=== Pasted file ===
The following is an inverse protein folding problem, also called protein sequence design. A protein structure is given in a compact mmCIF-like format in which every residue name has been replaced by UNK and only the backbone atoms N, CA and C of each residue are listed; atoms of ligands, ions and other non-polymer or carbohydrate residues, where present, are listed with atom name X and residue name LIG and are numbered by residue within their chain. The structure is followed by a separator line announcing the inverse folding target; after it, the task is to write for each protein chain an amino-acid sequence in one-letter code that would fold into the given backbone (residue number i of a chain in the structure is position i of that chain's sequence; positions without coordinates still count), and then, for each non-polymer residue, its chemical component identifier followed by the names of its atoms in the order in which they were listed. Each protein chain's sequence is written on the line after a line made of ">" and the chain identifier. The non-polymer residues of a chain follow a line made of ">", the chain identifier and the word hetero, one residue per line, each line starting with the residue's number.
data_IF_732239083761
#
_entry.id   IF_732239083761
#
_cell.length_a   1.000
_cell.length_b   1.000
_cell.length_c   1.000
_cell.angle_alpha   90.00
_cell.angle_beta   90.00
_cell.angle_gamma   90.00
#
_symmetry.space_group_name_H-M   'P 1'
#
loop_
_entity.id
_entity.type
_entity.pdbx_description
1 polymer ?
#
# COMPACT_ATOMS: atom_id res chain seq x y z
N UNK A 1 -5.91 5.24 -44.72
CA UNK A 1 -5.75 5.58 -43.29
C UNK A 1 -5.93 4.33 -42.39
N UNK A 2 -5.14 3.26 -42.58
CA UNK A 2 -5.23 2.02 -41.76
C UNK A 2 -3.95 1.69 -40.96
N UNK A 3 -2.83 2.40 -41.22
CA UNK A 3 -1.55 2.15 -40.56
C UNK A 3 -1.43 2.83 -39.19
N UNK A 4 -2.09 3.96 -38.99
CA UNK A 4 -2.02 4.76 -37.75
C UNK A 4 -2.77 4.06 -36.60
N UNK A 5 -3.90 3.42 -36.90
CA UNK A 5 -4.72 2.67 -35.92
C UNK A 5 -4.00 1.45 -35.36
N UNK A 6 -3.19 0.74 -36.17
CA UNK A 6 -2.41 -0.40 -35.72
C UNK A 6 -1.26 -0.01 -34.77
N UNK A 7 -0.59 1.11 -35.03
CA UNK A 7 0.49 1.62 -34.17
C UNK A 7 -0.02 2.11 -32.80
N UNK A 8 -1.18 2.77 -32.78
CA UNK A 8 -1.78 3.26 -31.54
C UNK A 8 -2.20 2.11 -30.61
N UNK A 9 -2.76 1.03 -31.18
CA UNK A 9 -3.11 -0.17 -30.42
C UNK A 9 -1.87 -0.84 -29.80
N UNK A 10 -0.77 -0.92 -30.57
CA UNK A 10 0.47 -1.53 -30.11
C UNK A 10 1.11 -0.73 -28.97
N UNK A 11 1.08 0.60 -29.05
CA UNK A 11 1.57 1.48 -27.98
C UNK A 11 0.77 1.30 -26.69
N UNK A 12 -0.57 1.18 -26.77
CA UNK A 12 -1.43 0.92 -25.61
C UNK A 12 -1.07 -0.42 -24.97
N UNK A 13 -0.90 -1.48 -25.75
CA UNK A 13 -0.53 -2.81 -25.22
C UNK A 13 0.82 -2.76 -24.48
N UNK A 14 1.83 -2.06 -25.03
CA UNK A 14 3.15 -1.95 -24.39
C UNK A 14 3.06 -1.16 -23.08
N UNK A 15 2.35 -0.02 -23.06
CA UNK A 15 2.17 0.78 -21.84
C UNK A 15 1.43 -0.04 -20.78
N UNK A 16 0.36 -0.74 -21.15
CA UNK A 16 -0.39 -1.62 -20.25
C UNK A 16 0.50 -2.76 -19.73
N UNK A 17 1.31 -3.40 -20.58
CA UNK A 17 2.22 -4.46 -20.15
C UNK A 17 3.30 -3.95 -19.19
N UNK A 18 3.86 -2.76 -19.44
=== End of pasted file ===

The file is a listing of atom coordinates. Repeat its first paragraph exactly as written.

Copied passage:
The following is an inverse protein folding problem, also called protein sequence design. A protein structure is given in a compact mmCIF-like format in which every residue name has been replaced by UNK and only the backbone atoms N, CA and C of each residue are listed; atoms of ligands, ions and other non-polymer or carbohydrate residues, where present, are listed with atom name X and residue name LIG and are numbered by residue within their chain. The structure is followed by a separator line announcing the inverse folding target; after it, the task is to write for each protein chain an amino-acid sequence in one-letter code that would fold into the given backbone (residue number i of a chain in the structure is position i of that chain's sequence; positions without coordinates still count), and then, for each non-polymer residue, its chemical component identifier followed by the names of its atoms in the order in which they were listed. Each protein chain's sequence is written on the line after a line made of ">" and the chain identifier. The non-polymer residues of a chain follow a line made of ">", the chain identifier and the word hetero, one residue per line, each line starting with the residue's number.